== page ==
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The India Spa Market: Flourishing in the East

By: Kristen Wegrzyn
Posted: October 31, 2013, from the November 2013 issue of Skin Inc. magazine.

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Take Eat, Pray, Love (Penguin Group, 2006) by Elizabeth Gilbert, which was recently turned into a film starring Julia Roberts, for example. The book tells the story of a woman who, following a divorce, embarks upon a journey to find herself, including taking a trip to India to take part in a spiritual retreat. She stays at an ashram where she learns to practice meditation, yoga and prayer, while gaining the insight of a famous guru.


Although India’s history of cultural wellness has helped the spa and skin care industry thrive, there is a shortage of skilled professionals, explains Arethna. She adds that there is also a lack of quality accreditations for those interested in the entering the spa and skin care industry in India.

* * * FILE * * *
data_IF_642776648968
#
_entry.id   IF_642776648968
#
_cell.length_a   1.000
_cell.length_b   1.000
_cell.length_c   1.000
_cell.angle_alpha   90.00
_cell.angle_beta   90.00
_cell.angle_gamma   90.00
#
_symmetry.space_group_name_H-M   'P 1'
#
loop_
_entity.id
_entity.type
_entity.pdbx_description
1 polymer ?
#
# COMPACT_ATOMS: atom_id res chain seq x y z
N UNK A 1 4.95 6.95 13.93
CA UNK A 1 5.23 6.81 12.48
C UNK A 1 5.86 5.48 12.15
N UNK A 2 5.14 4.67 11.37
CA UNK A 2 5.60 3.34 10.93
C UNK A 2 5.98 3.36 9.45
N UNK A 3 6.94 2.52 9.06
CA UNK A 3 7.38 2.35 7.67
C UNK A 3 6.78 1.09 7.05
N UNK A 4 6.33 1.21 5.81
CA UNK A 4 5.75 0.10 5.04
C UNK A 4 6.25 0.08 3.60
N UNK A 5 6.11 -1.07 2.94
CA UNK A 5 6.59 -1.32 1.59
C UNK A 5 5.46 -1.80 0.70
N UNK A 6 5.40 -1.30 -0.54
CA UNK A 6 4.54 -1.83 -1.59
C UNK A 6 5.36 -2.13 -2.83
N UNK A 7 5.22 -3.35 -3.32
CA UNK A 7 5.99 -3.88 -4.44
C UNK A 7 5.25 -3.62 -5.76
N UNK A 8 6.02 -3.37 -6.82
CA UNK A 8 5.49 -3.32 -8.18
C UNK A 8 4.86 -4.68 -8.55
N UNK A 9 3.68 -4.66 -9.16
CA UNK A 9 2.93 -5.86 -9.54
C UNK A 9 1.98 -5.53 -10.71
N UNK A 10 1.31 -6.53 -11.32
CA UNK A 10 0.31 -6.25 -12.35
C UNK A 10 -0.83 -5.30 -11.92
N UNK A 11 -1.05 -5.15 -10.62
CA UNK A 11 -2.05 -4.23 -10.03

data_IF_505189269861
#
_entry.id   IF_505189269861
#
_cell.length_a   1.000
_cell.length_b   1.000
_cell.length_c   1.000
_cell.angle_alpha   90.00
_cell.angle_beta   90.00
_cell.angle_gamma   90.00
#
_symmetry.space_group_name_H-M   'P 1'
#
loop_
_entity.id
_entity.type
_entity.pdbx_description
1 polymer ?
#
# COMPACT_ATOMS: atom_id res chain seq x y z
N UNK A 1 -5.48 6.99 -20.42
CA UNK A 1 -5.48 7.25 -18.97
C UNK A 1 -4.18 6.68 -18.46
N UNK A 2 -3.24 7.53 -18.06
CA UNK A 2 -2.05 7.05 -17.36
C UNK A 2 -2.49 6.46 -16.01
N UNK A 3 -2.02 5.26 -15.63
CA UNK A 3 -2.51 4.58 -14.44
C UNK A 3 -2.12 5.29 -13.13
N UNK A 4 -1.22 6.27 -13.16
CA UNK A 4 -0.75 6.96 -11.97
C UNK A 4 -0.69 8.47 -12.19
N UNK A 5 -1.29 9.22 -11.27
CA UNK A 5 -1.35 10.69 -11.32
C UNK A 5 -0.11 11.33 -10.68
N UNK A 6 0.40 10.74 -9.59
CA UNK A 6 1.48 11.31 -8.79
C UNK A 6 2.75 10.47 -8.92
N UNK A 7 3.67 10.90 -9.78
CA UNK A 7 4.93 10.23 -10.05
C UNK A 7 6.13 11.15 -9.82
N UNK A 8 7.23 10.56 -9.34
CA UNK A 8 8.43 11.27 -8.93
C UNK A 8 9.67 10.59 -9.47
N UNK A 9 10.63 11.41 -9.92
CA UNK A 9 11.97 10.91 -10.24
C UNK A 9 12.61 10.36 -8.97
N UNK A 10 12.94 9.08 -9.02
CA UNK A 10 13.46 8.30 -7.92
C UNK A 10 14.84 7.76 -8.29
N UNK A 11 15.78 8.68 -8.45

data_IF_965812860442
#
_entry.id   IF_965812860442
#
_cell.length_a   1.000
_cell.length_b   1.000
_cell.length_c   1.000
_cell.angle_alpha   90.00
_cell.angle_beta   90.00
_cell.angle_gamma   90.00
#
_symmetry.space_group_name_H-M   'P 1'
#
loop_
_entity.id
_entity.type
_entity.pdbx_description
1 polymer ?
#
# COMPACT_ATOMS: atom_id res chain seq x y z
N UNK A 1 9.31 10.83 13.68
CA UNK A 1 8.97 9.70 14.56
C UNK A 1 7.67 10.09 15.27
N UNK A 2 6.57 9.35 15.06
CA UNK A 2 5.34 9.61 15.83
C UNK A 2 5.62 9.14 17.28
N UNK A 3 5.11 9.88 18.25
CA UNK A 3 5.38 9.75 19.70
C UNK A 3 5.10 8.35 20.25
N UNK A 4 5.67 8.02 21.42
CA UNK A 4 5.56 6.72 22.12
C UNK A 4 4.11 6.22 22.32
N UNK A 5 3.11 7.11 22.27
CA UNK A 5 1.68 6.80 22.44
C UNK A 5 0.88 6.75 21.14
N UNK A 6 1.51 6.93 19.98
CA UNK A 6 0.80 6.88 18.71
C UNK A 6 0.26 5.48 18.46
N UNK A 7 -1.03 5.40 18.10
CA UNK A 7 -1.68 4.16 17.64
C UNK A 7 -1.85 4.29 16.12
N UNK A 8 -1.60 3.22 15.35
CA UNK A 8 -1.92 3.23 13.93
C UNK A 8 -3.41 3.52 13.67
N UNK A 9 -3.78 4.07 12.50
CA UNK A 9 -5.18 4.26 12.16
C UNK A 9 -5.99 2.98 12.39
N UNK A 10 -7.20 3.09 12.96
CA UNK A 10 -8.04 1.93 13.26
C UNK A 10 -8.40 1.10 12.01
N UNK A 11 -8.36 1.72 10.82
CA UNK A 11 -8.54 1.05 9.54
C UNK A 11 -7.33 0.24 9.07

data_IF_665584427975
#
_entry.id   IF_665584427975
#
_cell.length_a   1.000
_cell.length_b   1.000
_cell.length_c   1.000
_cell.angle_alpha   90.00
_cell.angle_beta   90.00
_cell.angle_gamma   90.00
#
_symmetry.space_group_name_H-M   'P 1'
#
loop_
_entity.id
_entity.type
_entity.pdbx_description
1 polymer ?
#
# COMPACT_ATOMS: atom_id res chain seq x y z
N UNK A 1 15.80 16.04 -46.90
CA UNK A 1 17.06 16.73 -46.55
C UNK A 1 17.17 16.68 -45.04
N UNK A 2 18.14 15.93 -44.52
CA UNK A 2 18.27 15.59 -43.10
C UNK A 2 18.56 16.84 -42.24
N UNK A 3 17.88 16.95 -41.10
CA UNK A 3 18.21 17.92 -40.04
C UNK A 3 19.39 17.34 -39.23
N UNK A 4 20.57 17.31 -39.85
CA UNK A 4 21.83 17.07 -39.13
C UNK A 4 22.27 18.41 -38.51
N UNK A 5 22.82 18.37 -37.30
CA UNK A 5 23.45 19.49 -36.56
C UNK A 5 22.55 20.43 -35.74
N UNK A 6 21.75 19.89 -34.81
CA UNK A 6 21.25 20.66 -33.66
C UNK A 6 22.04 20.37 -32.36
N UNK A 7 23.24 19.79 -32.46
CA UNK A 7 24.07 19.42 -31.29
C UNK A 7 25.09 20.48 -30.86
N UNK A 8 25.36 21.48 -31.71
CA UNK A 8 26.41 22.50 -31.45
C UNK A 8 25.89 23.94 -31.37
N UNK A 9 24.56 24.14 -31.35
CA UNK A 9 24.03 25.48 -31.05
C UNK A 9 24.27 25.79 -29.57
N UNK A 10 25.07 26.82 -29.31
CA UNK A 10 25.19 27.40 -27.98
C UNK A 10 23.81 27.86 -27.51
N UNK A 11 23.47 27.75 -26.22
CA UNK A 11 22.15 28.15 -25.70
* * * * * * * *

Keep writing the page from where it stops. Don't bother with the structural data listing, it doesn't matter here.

In an interview with India Hospitality Review, the president of the Spa Association of India, Rajesh Sharma, states his priority is gaining government support. “Legitimate businesses and trained personnel is the need of the hour—we are really short on skilled workers. Getting academies regulated and holding proper training sessions for the students and for the professionals as well, who have been in the trade for many years … they want to grow. Awareness is very important; awareness toward employees and awareness towards the consumer.”5

Harding-Bond explains that lack of knowledge about treating skin of color is a weakness around the globe—India included. “Even though a lot of estheticians in India have brown skin, the foundation of their learning was not based upon their own skin.” While training skin care professionals in India, Harding-Bond also noticed that culturally, they are more reserved. “That can be a limitation when it comes to engagement and selling,” she says. “There’s not as much of an exchange as when you’re talking to estheticians in the West.”

Arethna adds that cross-gender treatments, such as massage, are in demand by clients, but not permitted at many locations and regions due to cultural customs.

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